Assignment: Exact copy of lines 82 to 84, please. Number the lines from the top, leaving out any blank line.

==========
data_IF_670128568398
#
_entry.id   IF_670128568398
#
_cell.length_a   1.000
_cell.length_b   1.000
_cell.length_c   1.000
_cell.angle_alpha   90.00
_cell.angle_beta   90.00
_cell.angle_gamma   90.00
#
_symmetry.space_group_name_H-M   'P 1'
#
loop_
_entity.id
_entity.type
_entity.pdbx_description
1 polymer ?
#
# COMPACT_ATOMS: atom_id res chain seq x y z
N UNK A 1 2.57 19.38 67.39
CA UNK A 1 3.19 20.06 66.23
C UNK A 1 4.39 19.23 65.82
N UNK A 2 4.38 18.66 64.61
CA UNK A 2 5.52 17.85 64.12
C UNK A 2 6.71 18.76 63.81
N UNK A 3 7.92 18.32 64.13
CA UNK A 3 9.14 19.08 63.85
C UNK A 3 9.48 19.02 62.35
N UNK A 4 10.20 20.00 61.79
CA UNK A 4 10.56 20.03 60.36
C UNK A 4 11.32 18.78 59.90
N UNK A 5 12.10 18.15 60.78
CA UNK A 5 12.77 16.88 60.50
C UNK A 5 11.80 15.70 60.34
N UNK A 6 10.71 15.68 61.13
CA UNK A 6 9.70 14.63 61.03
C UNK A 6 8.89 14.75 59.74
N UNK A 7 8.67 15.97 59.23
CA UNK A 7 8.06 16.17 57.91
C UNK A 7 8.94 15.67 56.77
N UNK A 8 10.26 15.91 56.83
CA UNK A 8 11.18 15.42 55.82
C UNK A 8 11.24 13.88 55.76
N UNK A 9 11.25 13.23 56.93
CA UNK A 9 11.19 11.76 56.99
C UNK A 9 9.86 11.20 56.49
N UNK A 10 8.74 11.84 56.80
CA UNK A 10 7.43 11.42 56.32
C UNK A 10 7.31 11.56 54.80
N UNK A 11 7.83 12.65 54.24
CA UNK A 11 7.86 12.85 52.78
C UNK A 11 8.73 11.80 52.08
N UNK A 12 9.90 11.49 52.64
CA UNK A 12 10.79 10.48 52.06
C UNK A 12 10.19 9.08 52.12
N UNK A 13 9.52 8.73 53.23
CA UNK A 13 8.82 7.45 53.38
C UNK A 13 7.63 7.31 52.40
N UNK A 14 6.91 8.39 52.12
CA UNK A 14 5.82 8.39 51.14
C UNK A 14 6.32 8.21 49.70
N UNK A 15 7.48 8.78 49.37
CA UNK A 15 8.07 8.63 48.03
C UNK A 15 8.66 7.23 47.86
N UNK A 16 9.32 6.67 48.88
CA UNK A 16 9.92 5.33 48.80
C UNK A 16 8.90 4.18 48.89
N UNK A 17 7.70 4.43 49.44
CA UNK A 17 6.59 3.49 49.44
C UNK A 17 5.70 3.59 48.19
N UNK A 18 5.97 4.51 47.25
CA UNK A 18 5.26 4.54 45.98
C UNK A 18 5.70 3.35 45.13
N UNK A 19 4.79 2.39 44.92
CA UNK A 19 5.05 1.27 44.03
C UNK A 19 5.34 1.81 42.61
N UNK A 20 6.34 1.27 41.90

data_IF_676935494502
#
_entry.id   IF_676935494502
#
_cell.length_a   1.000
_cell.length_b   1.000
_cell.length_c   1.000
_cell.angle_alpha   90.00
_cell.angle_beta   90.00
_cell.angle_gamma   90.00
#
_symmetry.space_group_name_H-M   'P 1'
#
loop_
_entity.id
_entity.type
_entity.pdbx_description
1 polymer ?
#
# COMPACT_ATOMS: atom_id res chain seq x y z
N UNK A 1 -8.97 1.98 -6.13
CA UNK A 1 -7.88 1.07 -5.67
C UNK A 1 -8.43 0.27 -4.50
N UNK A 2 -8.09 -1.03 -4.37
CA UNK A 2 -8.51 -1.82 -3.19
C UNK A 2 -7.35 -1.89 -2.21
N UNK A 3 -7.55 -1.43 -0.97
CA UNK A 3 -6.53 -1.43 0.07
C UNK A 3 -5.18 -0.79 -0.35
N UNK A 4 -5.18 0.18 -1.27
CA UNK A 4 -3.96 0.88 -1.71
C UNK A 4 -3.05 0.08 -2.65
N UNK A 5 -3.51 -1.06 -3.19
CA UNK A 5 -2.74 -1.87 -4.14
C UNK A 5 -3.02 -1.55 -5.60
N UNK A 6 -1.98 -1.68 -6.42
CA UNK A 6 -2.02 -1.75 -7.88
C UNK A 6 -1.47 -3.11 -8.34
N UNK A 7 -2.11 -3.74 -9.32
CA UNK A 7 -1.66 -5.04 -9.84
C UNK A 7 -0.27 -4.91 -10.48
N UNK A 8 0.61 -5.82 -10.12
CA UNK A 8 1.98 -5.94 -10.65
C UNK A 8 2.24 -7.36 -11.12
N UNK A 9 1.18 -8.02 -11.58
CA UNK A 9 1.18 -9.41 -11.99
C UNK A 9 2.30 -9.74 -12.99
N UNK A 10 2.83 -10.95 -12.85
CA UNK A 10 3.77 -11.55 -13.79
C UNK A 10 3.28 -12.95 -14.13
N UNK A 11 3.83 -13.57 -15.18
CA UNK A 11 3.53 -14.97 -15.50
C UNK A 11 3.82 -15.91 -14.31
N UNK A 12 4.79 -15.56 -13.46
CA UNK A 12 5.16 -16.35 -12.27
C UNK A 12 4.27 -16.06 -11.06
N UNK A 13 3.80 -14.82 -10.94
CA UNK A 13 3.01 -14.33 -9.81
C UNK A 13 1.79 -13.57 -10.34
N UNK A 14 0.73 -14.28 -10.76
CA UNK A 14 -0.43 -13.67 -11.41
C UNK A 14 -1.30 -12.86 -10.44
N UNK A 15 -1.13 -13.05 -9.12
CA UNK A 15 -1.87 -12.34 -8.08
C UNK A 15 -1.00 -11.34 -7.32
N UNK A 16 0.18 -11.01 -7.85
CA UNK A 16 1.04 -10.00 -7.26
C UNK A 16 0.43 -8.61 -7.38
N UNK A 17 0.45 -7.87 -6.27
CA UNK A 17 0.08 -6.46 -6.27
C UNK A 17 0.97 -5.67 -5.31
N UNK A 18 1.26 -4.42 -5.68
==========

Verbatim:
#
_cell.length_a   1.000
_cell.length_b   1.000